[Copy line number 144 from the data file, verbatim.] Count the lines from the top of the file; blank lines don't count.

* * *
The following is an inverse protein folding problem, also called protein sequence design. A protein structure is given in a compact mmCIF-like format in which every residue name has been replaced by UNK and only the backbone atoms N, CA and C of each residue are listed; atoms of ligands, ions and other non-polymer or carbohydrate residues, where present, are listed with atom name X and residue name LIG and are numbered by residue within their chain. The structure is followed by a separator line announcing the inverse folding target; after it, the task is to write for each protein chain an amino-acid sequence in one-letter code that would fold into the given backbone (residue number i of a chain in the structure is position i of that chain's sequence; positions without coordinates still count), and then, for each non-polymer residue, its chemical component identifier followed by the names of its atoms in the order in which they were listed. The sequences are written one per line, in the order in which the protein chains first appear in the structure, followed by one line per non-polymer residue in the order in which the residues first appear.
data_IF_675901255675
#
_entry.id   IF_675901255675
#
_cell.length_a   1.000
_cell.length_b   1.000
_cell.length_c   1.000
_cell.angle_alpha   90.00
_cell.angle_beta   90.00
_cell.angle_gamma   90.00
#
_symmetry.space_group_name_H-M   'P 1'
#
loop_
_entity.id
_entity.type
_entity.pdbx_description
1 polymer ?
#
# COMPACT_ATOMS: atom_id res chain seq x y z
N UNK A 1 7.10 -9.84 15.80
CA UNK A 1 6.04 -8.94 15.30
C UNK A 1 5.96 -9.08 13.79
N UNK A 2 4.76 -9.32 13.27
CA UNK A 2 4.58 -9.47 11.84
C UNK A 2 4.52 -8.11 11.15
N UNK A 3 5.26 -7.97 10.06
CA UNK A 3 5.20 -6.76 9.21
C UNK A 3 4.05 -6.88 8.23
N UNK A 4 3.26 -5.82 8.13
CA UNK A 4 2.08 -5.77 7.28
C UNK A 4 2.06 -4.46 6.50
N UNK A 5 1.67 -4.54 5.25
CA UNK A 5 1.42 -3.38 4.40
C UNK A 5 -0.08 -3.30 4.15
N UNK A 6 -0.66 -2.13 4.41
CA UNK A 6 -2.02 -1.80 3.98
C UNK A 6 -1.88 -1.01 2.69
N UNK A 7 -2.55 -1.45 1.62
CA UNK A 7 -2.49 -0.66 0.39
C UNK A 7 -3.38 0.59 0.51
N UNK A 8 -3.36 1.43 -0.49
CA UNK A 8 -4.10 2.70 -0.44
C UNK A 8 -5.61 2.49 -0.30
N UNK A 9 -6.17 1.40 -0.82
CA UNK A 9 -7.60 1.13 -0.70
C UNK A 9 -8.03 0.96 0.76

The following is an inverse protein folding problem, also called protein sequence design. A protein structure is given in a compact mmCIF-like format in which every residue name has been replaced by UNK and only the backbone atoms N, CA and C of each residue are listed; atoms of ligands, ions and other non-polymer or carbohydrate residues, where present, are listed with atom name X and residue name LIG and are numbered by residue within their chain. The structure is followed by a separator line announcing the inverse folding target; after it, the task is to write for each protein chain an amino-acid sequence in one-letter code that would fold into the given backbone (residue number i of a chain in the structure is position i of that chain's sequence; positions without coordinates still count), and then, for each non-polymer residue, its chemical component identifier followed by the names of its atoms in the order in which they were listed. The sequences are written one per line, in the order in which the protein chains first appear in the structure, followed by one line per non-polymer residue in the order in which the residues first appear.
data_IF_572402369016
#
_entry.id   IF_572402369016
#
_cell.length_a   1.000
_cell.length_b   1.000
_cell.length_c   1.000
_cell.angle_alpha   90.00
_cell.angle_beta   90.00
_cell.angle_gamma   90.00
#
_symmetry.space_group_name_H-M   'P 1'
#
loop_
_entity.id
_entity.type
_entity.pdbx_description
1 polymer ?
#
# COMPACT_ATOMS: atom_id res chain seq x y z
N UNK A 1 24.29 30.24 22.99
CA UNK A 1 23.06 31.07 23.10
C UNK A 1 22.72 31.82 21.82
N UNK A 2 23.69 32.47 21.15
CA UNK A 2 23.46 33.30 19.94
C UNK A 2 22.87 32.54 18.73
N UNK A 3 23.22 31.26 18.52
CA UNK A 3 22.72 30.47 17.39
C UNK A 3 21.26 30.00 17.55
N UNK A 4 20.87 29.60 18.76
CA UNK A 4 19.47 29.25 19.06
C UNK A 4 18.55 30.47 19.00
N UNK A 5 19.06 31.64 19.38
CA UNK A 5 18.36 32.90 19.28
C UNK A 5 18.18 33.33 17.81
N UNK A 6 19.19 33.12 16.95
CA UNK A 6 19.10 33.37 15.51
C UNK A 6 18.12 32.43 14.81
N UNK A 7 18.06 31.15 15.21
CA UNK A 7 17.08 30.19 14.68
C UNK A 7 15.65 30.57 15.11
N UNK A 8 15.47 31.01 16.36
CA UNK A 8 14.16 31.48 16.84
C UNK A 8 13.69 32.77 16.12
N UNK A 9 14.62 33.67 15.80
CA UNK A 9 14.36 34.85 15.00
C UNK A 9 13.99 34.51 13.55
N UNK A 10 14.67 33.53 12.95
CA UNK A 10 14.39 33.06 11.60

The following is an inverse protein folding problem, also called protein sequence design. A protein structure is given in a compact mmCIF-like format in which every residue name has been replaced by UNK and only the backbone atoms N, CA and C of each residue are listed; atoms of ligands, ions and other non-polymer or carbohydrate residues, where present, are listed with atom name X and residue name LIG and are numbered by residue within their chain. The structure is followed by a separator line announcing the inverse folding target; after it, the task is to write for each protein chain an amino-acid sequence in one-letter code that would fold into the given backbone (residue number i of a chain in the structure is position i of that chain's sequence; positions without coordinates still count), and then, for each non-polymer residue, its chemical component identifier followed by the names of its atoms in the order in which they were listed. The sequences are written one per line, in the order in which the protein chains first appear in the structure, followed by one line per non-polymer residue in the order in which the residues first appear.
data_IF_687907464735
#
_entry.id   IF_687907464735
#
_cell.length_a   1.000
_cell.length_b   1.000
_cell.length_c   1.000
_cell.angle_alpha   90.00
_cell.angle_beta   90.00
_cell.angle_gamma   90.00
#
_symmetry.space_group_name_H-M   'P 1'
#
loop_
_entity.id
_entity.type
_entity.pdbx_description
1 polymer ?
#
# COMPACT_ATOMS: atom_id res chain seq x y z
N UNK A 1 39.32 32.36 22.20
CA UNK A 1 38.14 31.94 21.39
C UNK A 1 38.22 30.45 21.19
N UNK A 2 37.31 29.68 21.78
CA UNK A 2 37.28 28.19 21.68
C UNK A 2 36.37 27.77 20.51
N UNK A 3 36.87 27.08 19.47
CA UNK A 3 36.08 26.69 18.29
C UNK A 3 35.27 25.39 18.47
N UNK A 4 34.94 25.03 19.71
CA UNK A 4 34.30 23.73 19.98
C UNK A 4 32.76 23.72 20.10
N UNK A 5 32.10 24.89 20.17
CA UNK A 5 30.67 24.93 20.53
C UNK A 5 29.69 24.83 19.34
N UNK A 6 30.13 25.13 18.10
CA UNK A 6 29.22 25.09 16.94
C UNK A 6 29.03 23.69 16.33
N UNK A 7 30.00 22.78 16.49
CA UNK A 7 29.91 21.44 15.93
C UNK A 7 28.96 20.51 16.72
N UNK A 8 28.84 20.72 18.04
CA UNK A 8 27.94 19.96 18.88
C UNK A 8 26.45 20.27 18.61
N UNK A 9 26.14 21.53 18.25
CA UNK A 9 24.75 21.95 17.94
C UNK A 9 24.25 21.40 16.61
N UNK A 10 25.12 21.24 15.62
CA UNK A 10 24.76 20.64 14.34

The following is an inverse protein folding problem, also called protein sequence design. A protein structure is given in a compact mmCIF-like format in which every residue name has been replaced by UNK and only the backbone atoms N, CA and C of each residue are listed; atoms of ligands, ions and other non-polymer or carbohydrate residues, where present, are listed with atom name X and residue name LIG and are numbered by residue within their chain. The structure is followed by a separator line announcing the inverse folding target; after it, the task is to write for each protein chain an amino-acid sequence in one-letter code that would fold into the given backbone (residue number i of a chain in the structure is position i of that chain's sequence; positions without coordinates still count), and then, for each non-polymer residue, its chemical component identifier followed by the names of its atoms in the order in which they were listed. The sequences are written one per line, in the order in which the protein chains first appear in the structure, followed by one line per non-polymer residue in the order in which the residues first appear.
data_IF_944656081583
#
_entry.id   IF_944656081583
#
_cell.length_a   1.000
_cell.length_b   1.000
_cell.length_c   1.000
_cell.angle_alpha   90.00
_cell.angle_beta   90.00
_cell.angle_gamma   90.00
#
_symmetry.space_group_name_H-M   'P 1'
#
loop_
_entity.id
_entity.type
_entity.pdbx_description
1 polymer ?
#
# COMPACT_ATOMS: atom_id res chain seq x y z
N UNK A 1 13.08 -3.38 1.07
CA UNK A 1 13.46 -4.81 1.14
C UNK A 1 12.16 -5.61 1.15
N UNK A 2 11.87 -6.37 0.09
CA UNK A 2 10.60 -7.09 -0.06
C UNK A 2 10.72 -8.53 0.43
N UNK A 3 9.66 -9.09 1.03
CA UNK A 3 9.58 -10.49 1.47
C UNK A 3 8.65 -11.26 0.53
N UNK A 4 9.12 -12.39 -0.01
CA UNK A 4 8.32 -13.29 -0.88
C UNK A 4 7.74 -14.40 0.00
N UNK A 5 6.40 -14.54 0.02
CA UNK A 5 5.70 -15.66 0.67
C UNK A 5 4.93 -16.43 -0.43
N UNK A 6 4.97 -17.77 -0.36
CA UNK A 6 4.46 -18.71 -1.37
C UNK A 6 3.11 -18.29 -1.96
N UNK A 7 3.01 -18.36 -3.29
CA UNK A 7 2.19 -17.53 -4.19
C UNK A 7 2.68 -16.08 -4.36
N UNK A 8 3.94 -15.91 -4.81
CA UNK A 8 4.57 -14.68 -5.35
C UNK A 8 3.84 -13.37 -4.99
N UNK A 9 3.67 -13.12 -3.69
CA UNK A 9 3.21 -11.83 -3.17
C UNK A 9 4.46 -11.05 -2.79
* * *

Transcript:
N UNK A 9 26.14 21.53 18.25